Disposable Anti-Kink Tracheal Tube Curve Stabilizer


Each year, tens of millions of tracheal tubes (TT) are used in patients with impaired breathing or undergoing surgery to deliver oxygen and ventilation to the lungs. If a patient is being anesthetized, transported in an ambulance or helicopter, or having surgery on the head or neck, the TT that is inserted into the mouth is bent and taped or clipped to stabilize and maintain its proper position to prevent inadvertent displacement. This bending and securement often leads to TT kinking (as shown in the picture on the right), obstruction and reduced airflow, potentially causing harm to the patient. In addition, an awakening patient often bites the TT and causes kinking and obstruction of the TT. To avoid kinking, specialized TT with preformed curves (e.g., RAE TT) are sometimes used. However, replacing a standard TT with a specialized curved one significantly increases the risks of desaturation, apnea, airway trauma or edema. Furthermore, hospitals would have to stock specialized TT in various sizes, which would drive up the cost of inventory. To allow the use of standard TTs and avoid kinking,  research engineers at Drexel and physicians at the Children’s Hospital of Philadelphia (CHOP) have developed the TT Curve Stabilizer, a simple disposable device that safely curves and stabilizes a standard TT without kinking. The Curve Stabilizer can be easily applied and removed without displacing the TT’s position relative to the patient, and can protect the integrity of the tracheal tube by serving as a bite-block to prevent the patient from biting the tube.


Technology Description

The Curve Stabilizer is a disposable, single-piece plastic brace bent to a desired angle (usually 50o to 70o) with a tube slot along its side that enables it to easily snap on and off the TT. The figures on the left illustrate the design of the Curve Stabilizer. To prevent the TT from snapping out, the tube slot begins on one side of the brace and ends on the opposite side. The Curve Stabilizer design allows for easy device application and positioning, prevents slipping of the TT inside the stabilizer, and prevents the patient from biting the TT. Other benefits include reduced inventory since each Curve Stabilizer can fit two TT sizes.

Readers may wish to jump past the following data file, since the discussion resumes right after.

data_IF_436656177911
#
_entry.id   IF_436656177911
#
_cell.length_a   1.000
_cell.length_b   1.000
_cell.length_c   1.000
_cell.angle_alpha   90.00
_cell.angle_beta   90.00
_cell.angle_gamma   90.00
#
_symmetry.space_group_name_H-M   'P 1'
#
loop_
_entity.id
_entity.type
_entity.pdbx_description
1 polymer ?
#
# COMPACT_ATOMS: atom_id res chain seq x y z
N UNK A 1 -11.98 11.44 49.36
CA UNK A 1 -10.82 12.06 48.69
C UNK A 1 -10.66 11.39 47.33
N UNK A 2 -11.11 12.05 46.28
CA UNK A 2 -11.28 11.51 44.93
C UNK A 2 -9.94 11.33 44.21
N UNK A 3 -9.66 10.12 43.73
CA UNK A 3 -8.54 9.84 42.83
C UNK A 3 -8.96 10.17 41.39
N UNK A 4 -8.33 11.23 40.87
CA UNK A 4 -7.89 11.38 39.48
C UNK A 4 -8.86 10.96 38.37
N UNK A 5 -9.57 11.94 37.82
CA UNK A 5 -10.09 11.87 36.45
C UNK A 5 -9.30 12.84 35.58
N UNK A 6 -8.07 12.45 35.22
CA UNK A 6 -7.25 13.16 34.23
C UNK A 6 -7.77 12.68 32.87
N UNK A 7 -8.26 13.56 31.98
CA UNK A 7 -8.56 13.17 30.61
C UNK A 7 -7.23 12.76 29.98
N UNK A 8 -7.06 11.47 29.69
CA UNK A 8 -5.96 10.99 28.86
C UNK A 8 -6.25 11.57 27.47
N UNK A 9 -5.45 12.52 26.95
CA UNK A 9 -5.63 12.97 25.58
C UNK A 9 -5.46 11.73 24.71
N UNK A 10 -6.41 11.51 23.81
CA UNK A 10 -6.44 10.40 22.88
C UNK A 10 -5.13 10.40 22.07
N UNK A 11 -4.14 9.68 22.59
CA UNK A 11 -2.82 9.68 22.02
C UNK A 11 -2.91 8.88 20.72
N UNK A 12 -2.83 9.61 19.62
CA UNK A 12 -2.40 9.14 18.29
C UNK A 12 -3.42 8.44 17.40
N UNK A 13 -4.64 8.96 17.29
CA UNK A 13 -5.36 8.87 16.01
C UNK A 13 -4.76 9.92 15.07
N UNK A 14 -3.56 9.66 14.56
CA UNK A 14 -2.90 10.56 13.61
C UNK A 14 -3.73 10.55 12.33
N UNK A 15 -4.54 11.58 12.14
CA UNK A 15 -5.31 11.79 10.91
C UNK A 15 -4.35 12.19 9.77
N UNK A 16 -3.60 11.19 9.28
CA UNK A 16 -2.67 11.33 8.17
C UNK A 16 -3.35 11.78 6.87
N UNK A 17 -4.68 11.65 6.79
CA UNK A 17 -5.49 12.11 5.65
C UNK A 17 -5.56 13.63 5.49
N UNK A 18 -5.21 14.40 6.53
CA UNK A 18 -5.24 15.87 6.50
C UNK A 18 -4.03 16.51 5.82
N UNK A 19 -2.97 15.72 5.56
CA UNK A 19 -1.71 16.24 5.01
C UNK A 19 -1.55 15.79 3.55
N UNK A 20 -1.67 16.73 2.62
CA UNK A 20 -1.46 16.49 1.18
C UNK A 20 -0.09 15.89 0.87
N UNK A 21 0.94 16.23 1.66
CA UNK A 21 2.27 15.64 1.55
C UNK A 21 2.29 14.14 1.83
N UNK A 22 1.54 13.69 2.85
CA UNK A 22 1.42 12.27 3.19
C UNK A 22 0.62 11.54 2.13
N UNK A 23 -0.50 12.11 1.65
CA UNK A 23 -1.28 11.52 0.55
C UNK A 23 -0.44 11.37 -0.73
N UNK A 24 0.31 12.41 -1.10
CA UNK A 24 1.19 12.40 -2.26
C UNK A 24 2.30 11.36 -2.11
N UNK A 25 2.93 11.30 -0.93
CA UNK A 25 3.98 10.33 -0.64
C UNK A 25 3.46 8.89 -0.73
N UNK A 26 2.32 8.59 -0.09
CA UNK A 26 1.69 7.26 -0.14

Prototypes of the Curve Stabilizer have been made and tested, demonstrating its easy use and prevention of kinks in a wide range of TT sizes. The pictures above compare a RAE TT (left) to a standard straight TT bent using the Curve Stabilizer (right). The Curve Stabilizer maintains the same desired curvature of the tube as the RAE TT, without kinking. Application of the Curve Stabilizer is a simple procedure of snapping the proximal end of the device over the TT and inlaying the TT in the tube slot. This procedure is illustrated in the following video:




•       Preparation of intubated patients for head and neck surgery

•       TT bite block

•       Enables replacing RAE TT with a regular straight TT

•       TT stabilization in patients being transported in ambulances, helicopters etc.



•       Increases safety by eliminating the need for re-intubation with RAE TT

•       Low unit cost, reducing the prices for manufacturers and customers

•       Reduced inventory requirements


This technology is protected by a pending patent application owned by Drexel University and CHOP and is available for licensing from Drexel, which manages it on behalf of both Drexel and CHOP. Drexel University is looking for an industrial partner to license and commercialize this device.


Case ID:
Web Published:
Patent Information:
Medical Device
For Information, Contact:
Cassie Tran
Licensing Associate
The Children's Hospital of Philadelphia
Ian Yuan
Vinay Nadkarni
Bryan Melilli